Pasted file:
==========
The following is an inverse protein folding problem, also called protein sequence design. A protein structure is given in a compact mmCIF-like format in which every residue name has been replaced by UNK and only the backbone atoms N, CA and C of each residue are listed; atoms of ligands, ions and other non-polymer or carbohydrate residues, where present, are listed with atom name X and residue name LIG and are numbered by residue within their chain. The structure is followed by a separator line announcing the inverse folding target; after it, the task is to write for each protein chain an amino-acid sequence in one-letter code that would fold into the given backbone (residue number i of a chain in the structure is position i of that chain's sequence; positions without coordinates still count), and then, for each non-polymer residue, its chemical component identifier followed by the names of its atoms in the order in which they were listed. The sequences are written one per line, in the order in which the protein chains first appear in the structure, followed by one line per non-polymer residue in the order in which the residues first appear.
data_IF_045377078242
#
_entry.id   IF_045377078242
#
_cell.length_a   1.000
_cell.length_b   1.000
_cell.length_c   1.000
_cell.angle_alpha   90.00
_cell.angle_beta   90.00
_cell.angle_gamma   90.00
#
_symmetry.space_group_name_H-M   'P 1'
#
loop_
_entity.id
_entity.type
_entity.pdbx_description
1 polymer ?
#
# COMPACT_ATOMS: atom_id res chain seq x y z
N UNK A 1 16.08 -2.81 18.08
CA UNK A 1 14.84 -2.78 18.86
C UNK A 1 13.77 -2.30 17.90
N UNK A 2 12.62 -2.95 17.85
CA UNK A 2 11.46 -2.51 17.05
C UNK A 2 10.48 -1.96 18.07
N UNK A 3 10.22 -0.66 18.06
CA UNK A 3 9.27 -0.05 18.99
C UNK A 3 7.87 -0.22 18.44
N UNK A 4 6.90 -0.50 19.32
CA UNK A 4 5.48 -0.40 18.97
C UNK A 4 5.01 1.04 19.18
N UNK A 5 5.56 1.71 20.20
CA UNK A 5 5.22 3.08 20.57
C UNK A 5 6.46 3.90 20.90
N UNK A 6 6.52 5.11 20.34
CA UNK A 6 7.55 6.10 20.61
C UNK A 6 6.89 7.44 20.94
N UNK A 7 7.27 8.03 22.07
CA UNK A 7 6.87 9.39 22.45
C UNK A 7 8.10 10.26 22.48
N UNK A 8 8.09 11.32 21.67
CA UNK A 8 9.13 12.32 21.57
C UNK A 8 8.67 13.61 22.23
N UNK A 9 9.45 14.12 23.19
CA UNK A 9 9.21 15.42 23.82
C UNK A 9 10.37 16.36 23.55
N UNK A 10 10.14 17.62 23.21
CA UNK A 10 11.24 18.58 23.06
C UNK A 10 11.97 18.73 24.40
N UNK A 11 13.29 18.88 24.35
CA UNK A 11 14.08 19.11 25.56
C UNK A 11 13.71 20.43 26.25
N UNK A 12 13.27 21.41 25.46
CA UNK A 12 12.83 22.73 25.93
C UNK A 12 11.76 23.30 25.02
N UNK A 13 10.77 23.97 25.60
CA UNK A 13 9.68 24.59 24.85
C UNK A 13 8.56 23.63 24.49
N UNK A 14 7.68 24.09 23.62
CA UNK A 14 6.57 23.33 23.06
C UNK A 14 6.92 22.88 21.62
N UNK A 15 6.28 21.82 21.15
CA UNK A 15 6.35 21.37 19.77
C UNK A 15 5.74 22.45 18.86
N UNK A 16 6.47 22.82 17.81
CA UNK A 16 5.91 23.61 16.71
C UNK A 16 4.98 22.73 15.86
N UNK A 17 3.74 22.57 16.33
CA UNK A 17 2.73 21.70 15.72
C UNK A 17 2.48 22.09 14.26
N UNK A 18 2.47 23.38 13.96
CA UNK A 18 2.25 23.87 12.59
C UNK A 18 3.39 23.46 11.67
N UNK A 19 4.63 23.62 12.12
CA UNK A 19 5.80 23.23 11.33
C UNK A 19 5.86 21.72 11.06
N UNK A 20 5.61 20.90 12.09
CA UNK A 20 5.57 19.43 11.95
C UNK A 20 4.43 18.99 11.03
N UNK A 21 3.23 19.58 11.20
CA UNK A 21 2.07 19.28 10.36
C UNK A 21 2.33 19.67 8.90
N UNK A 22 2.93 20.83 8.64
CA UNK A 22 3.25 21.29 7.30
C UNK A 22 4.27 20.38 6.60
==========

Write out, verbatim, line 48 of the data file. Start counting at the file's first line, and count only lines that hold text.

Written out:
C UNK A 9 10.37 16.36 23.55